The pattern begins to differ radically from adult aphasiology if the effect of lesions acquired prelingually—either prenatally or perinatally—are studied. The position, summarised by Reilly, is that both right and left hemisphere-damaged children initially show delay in comprehension and speech and show more grammatical errors of the kind shown by younger undamaged children. However by 7-10 years their language function is within the normal range. This suggests that brain areas required to develop language are more broadly distributed than those used to maintain language, that normality by 7-10 suggests a degree of plasticity, and that acquisition of language has fairly rigid processes with developmental deficits being those of timing rather than of kind.
Byron Rourke tries to summarise 29 years' work on right hemisphere non-verbal learning disabilities in seven pages. The picture which emerges is one of deficits in visiospatial function, tactile, perceptual and coordination difficulties particularly on the left, and furthermore a behavioural stereotype with difficulty in dealing with new solutions, difficulty in using feedback in complex situations, poor time concept, poor language pragmatics, phonetic misspellings, poor prosody and poor social skills, with conversely a good rote memory and a tendency to repetitive verbosity (this must bring to mind someone you know!). Lack of space in his account is compensated for by plenty of references.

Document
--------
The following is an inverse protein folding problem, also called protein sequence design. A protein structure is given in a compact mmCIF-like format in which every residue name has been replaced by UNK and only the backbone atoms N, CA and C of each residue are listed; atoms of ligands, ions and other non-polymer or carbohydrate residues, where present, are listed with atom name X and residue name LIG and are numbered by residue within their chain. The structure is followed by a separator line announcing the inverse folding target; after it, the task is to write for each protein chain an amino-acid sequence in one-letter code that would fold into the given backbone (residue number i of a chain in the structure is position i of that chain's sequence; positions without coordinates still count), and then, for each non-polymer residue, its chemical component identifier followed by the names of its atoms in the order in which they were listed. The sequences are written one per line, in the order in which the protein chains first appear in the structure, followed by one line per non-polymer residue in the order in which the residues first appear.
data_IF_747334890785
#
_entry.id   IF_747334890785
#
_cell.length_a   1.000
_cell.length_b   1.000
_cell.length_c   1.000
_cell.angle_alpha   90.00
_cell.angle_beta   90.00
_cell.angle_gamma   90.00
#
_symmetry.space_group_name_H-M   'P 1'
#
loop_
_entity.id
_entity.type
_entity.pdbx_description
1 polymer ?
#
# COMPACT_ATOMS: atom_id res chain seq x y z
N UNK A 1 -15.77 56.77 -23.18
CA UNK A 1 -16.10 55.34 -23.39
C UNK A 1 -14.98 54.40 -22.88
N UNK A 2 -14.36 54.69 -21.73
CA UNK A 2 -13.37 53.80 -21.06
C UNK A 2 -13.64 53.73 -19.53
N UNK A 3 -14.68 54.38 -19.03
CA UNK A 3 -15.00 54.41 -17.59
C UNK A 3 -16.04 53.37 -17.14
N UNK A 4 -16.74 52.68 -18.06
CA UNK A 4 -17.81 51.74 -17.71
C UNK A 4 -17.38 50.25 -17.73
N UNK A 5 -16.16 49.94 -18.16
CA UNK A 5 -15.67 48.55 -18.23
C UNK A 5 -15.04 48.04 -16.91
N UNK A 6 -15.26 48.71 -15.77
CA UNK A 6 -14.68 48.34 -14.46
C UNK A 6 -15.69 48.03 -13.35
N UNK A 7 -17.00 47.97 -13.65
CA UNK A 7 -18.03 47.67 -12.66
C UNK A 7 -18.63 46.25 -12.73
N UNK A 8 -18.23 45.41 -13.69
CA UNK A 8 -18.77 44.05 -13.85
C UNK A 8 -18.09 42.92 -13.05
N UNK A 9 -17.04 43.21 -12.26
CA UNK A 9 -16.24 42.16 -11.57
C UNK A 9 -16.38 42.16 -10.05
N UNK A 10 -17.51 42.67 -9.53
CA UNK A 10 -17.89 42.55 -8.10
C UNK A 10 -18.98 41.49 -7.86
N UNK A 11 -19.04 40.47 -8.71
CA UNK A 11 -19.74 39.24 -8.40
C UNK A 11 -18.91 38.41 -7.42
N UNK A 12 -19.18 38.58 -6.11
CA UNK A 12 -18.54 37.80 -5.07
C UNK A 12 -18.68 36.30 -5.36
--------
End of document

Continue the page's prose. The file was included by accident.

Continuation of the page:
There is a rehearsal of agnosias as defined by the adult neurology literature by Nichelli and Riva. They found no well documented accounts of agnosias in childhood and only two cases of non-lesional and presumed developmental prosop agnosia. An opportunity for someone.
Head injuries causing prefrontal damage are dealt with by Levin and Chapman. They document the damage to executive function and correlates with the degree of recovery from age 7-13. Dorsolateral prefrontal injury in infant monkeys only manifests in the adult. They are following up their children to see if a similar phenomenon occurs in humans.
Finally, arguments for the influence of the cerebellum on the cognitive development is summarised. Riva again contributes his clinical experience suggesting that after left cerebellar astrocytoma resection there is impairment of right hemisphere skills, whereas conversely after right cerebellar resection there is deterioration of left hemisphere skills.
It makes me uneasy that several of the authors present their own clinical experience, which in this format is non-peer reviewed. Indeed, published here it may not be presented elsewhere which also makes for access difficulties if your own library happens not to take this book. This rather begs the question of the function of collections such as these. Perhaps the Mariani Foundation should consider putting out future publications in their entirety on the Internet.